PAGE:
CASARES, Spain – A scintillating display of shot making? Not exactly. Gritty street fight? Absolutely. But as an audition for whom Europe’s Ryder Cup captain Jose Maria Olazabal would like to see over a clutch putt at Medinah come September, Graeme McDowell and Sergio Garcia both fluffed their lines Saturday afternoon at the World Match Play Championship.
McDowell stabbed at, and missed, a five-foot putt to win the match at the 18th. Garcia returned the compliment as they played the 18th again, handing victory to McDowell on the first playoff hole. It was not so much a sudden death playoff as a long, drawn-out, painful one.
“We’re in Spain, but that wasn’t exactly El Clasico,” McDowell said. “But I got the job done. I feel like I dodged a bullet there in the playoff.”
This was the stellar match of the quarterfinals. The Spaniard who failed to make Colin Montgomerie’s 2010 Ryder Cup team versus the Northern Irishman who holed the winning putt. The Cheerleader versus the Hero. It was a fascinating tussle. A Scrap in the Scrub rather than a Duel in the Sun.
Those who hiked around Finca Cortesin hoping to be wowed most certainly were, but not in the way they were expecting. What they witnessed was a fabulous battle as both players fought a 30-mph wind while battling each other and their own demons, patience and swing faults. There were dreadful missed putts, flailing arms letting go of drivers, chunked irons, shots left in bunkers, and temper tantrums. Golf not at its finest but no less gripping – a shabby affair for quality but there is no doubting the fighting quality and fire in the belly of McDowell and Garcia.
Garcia’s Kevin Na-like yips have long been ironed out, but his pre-shot routines are still all twitches and waggles and nervous tics and tugs of his pants and shirt. Then whoosh.
McDowell, by contrast, whiffs a couple of gentle practice swings before standing solid behind the ball. Then whoosh. When they get it right, they are two of the finest ball-strikers in the game.
When they get it wrong, stand well back, these two are feisty fellows.
McDowell’s frustrations were to snap first. The fact that it took until the 11th hole is testament to his powers of concentration and restraint considering how poorly he was playing. He pulled his approach to the green into a grassy knoll, and any Irish American could have told him what would happen next. Bang. He smashed his iron into the turf in a fit of fury. Ah, the fine margins between perfection and rage. Five yards to the right and his ball would have trickled down a slope toward the hole. He then missed a putt to allow Garcia to level the match.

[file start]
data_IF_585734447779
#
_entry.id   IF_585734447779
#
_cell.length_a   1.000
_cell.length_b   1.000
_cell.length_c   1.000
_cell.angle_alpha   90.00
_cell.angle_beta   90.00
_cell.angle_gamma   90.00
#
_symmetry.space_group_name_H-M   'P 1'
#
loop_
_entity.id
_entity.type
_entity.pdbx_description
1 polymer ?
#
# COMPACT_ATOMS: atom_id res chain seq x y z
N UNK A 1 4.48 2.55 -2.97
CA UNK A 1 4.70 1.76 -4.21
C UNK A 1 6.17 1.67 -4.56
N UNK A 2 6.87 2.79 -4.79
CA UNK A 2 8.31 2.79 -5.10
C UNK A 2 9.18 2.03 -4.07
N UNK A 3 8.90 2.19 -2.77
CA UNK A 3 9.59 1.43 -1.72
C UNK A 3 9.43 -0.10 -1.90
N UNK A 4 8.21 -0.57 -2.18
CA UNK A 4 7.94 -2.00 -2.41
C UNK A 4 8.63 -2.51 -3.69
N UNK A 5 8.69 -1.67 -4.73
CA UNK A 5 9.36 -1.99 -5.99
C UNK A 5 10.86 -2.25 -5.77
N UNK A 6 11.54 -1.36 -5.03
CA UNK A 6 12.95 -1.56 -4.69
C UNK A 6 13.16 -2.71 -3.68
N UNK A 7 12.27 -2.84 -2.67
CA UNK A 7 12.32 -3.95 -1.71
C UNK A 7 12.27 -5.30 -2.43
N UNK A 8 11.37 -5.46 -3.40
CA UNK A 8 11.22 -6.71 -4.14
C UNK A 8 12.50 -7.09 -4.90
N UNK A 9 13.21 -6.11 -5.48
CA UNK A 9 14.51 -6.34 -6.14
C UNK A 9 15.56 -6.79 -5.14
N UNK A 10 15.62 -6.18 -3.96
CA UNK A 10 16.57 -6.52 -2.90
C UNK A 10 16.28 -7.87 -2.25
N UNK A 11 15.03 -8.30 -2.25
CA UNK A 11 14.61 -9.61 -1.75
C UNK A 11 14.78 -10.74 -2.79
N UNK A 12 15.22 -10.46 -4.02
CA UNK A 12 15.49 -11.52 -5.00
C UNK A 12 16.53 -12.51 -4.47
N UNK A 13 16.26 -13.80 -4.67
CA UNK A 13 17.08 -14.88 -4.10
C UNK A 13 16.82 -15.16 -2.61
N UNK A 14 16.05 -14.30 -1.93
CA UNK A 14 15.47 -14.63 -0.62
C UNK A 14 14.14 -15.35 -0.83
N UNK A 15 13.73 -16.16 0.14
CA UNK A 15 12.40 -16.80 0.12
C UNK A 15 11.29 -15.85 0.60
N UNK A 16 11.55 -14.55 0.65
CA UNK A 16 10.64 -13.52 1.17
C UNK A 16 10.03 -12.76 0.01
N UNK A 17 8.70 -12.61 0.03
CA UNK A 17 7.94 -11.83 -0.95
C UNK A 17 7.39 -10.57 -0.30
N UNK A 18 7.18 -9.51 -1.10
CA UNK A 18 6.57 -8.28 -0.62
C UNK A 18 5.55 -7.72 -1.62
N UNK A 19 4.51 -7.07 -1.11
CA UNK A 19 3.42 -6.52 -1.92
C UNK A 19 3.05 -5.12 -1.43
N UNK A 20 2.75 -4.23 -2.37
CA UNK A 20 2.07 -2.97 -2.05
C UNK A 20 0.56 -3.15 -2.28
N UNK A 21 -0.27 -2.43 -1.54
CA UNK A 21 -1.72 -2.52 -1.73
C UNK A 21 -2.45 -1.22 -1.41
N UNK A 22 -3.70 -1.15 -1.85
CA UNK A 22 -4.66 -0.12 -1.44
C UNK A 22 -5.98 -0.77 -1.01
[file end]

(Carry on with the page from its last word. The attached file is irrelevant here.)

Struggling with his putter, too, McDowell stayed on the green for a practice while Garcia strode off to the 12th tee. He took four five-footers before he holed one. He stomped off up the hill to the tee huffing and puffing and shaking his head. All that practice paid off at the par 3. He holed from six feet for par to regain a one-hole lead again.
Their troubles began on the front nine with back-to-back concessions. At the seventh, Garcia was perched half in and half out of a bunker and slammed his ball into the lip of the sand trap, and his ball rolled back to his feet. Just to prove the first shot wasn’t a fluke, he did it again. McDowell 1 up.
At the very next hole, McDowell handed back the gift with his own comedy of errors. After a wayward drive, he grimaced like Popeye as his ball headed for the bushes. He’s got Popeye’s forearms, too, and when he found his ball in the spinach he thrashed at it with a wood from the side of a hill. It spat out left into more trouble. Hole to Garcia. Match all square.
They teamed up to for a calamitous caper at the short par-4 ninth. First Garcia watched as McDowell spun a wedge off the front of the green. Then the Spaniard stepped up to send his wedge shot zipping through the back into a hollow. Garcia compounded his error by missing a par putt from 10 feet. McDowell stumbled to a par to win the hole.
“Neither of us played very well,” McDowell said. “Sometimes you just have to win ugly.”
McDowell’s Sunday morning semifinal opponent is another Spaniard, Rafael Cabrera-Bello, who defeated Alvaro Quiros, 3 and 1. Paul Lawrie will play Nicolas Colsaerts. The Scot beat Retief Goosen, 6 and 5, in their quarterfinal, while the Belgian ended Brandt Snedeker’s Spanish adventure, 4 and 3.